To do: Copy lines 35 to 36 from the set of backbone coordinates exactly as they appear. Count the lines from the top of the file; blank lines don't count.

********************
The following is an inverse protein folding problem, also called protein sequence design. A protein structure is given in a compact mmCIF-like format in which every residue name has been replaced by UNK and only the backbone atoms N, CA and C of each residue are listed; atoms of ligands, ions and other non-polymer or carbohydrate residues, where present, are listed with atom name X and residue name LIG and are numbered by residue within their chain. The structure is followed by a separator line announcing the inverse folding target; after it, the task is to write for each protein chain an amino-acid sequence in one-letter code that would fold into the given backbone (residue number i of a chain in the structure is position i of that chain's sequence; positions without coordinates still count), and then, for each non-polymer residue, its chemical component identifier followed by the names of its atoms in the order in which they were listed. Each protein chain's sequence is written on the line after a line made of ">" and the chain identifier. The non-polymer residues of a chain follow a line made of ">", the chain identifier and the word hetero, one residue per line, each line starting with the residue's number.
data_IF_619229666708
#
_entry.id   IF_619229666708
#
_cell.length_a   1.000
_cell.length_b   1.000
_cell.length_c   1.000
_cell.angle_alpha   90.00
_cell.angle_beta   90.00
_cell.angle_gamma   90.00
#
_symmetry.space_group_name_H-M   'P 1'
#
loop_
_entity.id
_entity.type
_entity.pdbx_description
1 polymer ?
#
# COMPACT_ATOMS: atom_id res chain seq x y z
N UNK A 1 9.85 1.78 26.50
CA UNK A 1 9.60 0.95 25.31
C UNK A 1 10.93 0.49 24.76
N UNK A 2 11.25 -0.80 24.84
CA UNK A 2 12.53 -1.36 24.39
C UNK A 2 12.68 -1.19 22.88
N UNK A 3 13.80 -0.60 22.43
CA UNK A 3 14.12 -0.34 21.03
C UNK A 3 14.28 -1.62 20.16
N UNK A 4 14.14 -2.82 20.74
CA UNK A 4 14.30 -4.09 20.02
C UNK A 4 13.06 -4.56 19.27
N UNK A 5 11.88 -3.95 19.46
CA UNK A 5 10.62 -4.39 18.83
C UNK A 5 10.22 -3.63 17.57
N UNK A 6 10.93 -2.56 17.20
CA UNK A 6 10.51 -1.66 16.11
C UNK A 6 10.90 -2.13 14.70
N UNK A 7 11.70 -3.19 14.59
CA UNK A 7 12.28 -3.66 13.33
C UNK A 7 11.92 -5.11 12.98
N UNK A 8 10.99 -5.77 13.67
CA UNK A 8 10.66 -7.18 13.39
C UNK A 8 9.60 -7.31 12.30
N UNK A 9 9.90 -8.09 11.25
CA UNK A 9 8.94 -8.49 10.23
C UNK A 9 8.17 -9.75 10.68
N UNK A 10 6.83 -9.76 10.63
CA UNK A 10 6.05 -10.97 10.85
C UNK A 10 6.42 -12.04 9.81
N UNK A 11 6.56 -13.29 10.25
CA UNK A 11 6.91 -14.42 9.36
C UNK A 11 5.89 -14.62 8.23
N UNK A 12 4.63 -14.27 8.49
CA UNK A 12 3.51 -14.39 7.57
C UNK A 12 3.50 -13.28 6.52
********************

CA UNK A 5 10.62 -4.39 18.83
C UNK A 5 10.22 -3.63 17.57